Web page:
Oroonoko; or, The Royal Slave
By Aphra Behn
The next item in my 100 Great Novels list was published only ten years after The Pilgrim’s Progress. Things had both changed and stayed the same in England during that time. I made mention in my last review of the Civil Wars and the Restoration of the monarchy with Charles II. His successor, James II, was on the throne, but not peacefully. And once again the Church was at the crux of it all. James was a Catholic and that didn’t sit well with the Protestant government, who viewed Catholicism as the next worst thing to pagan religions. He declined to give up the faith he had been brought up in, married another Catholic, and produced a Catholic heir. In 1688, the same year as Oroonoko‘s publication, Parliament again revolted with help from a Dutch army led by William of Orange (there were no Williams in Apple or Banana) who became William III.
Pardon the history lesson. But the politics form a more significant part of the undertones in this work than they did in The Pilgrim’s Progress.
Oroonoko is a prince in West Africa (specifically, what is now called Ghana) who is much admired by his people for his prowess in battle. He falls in love with the woman Imoinda, but his grandfather the king steals her away for his harem. This doesn’t stop Oroonoko from sneaking into her bedchamber, but they pay the price. The king sells Imoinda into slavery and makes Oroonoko believe he has had her killed. Eventually Oroonoko is himself captured by a slave trader and brought to the British plantation colony of Surinam. His adventures after that form the second half of the story.
As you can probably tell, there is a good deal of melodrama in this story, and it came as no surprise to me that shortly after its publication it was adapted into a play by a man named Thomas Southerne–or that the play soon became more famous than the original book. There are many scenes which would play well to a large, popular audience. The narrative flows well, helped by the lack of chapter breaks but not just because of them. Unlike The Pilgrim’s Progress the episodes follow on from one another in a more natural way, so much so that I found myself finishing the book in only one day. It’s also a good deal shorter than the last book, and could be properly called a novella today, without too much fat and unnecessary detail but neither does it have too little colour or lack of impact.
But what about that sub-subtitle? “A True History.” Taking the text at face value, this is a story narrated by Aphra Behn herself. It shares with The Pilgrim’s Progress the peculiarity of a first-person narrator telling a story about someone else. John Bunyan wrote as if he had a dream starring other characters; Aphra Behn writes as if she had met Oroonoko in Surinam and was a witness to events. In neither case does the narrator take an active part. But the majority of scholars today believe that while Behn may have gone to Surinam, the story of Oroonoko is probably fictional. The narrator here also describes certain things that happened to her (such as her father being made Lieutenant Governor of the colony and dying on the voyage there) which is known could not have happened to Behn. The debate continues, however, since all the European characters are not only historical figures but were actually also in Surinam at the time the story is set. It doesn’t help that when it comes to finding out the truth of events, Behn’s own life is to a certain degree as mysterious as the story she tells. I find it curious that, like Bunyan, Behn seems to have felt the need to find an excuse for writing long fiction. Bunyan pretended he had a dream. Behn pretended that her story was of a real person. Once again we are only dipping our toes into the pool of fiction. Was it really thought that people wouldn’t sit down to read lengthy passages of prose if they thought it was made up or had no edifying purpose? This is an issue that will come up again in the next book, Robinson Crusoe.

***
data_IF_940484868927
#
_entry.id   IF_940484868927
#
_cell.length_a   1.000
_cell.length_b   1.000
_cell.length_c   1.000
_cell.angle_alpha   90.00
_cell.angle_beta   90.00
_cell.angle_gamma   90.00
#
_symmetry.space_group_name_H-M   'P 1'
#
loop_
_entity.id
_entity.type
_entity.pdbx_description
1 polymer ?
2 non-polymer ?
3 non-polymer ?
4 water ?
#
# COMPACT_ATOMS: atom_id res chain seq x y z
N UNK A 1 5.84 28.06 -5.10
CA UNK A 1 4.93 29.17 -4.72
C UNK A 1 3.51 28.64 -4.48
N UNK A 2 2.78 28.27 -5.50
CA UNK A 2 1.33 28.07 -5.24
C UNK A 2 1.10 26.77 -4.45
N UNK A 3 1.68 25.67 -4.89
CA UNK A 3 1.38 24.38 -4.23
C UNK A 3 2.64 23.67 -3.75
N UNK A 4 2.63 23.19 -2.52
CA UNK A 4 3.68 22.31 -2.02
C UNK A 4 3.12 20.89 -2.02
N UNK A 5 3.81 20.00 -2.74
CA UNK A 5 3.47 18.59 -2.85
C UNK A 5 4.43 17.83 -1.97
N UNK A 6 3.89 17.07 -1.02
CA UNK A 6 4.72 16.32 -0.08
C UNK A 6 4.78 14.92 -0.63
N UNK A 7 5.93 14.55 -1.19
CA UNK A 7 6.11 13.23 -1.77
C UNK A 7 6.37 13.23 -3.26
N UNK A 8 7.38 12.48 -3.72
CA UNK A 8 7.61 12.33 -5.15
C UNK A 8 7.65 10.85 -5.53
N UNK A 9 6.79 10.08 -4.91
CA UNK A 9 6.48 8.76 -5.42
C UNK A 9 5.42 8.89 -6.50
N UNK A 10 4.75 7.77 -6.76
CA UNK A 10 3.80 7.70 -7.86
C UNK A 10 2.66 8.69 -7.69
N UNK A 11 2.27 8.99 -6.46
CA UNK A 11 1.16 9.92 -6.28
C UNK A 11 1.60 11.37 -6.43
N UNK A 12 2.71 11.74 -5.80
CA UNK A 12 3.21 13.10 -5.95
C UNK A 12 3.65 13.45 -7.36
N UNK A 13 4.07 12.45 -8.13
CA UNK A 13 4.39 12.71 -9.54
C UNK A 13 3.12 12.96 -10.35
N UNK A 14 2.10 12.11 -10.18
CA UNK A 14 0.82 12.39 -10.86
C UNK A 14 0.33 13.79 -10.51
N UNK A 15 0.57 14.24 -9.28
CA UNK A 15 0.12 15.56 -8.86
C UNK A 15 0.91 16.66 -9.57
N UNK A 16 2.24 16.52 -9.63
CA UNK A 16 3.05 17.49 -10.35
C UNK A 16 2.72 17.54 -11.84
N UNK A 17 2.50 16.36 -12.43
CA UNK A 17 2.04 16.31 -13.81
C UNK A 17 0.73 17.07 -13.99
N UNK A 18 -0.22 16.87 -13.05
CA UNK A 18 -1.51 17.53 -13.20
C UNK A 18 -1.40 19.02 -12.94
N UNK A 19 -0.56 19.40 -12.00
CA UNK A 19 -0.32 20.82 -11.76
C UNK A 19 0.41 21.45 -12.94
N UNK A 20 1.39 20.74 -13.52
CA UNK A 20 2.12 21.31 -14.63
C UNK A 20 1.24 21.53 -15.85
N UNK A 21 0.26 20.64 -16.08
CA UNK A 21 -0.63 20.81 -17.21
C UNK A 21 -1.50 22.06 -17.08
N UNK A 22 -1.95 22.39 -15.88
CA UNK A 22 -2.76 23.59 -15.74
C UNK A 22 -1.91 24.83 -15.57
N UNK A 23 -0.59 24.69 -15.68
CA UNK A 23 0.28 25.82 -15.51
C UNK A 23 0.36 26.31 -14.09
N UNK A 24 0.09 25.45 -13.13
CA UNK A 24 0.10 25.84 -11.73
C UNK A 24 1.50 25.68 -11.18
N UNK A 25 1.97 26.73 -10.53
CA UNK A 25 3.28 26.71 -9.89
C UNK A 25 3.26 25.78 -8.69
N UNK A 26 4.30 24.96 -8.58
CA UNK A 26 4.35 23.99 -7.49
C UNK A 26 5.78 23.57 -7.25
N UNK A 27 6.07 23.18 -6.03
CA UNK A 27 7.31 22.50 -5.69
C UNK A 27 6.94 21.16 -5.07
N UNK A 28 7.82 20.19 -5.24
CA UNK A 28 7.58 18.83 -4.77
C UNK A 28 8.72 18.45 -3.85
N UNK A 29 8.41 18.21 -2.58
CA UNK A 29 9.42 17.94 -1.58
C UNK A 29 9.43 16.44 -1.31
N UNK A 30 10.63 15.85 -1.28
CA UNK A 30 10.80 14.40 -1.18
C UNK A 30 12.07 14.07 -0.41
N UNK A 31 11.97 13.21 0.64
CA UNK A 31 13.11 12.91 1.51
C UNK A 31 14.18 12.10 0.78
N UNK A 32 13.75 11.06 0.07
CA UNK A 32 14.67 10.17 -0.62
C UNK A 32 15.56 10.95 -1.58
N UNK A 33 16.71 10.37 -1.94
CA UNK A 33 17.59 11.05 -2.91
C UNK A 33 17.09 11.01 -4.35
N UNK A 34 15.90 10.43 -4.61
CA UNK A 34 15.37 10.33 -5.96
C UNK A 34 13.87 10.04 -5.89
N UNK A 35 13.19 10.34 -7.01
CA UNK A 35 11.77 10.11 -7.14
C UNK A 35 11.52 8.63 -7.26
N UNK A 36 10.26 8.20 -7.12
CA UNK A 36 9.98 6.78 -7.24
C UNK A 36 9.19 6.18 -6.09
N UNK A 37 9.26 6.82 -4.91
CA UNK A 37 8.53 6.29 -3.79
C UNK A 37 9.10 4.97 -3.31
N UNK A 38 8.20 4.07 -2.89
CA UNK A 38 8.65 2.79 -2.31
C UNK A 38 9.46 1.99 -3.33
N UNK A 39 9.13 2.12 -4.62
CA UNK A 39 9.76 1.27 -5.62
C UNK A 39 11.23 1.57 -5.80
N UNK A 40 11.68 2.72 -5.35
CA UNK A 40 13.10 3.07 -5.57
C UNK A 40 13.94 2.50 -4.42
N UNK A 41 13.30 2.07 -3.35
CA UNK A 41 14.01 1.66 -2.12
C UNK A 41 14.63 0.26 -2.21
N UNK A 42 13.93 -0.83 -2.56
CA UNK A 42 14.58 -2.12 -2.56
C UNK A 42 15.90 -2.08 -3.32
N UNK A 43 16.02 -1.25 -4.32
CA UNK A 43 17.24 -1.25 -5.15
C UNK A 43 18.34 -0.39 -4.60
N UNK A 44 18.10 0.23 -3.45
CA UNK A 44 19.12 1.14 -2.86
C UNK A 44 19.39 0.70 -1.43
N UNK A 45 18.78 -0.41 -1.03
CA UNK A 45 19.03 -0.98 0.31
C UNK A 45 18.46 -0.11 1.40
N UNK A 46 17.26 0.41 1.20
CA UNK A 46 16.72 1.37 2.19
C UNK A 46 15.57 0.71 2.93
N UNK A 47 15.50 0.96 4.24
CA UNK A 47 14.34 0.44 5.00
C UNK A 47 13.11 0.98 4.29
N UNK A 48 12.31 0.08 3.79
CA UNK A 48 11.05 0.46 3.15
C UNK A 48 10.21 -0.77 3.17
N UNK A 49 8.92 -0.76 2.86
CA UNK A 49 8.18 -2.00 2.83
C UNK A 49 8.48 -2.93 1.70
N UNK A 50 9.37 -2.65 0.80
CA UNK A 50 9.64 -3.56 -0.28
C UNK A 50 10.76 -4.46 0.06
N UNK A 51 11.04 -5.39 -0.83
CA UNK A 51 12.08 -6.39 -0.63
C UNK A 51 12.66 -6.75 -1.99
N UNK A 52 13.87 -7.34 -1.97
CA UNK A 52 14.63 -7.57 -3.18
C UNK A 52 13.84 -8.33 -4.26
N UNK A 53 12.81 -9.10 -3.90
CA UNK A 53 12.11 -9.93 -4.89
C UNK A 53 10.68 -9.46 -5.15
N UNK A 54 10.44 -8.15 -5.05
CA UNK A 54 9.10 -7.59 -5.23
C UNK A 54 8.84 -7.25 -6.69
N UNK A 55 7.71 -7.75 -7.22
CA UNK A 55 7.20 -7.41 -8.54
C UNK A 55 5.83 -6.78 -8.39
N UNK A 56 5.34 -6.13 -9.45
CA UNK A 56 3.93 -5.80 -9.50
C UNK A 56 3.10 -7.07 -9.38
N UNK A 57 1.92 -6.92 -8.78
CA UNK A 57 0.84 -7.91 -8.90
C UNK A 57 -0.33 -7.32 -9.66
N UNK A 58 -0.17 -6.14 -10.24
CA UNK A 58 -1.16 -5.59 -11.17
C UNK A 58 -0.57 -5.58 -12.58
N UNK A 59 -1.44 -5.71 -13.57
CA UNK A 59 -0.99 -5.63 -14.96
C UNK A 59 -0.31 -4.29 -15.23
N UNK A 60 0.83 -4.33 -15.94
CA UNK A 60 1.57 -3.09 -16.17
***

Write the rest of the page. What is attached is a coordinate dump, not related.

I mentioned that the politics of the day played a role in the story. More to the point, they played a role in the writing of it. At first glance there would seem to be no political leanings whatsoever, especially if you didn’t know the history–or the fact that, unlike Bunyan, Aphra Behn was a firm royalist. She even worked as a spy for Charles II and in a way that led to her writing career: when Charles failed to pay her, she wound up in debtor’s prison and turned to writing as a means of supporting herself. In Oroonoko, then, we have an example of what was to her an ideal leader; noble, trustworthy, and courageous. The book is sometimes also seen as a argument against slavery, with one of the most amoral characters being the slave trader who deceives the African prince by inviting him aboard ship as a guest before promptly clapping him in irons.
Oroonoko was not a success when it came out, though the play was well-liked. During the Victorian Era the book fell out of favour due to passages that the culture now found far too licentious. That changed when later writers, especially Virginia Woolf, began to reassess Aphra Behn and her place in the canon of Western writers and feminist literature. On the whole, I would say that while I enjoyed Oroonoko, I’m not sure if I’d recommend it as a must-read. Perhaps Virginia Woolf was right when she said, “All women together, ought to let flowers fall upon the grave of Aphra Behn…for it was she who earned them the right to speak their minds.” Perhaps her place on this list is deserved more for her successful career as a whole than for the notoriety of any particular work.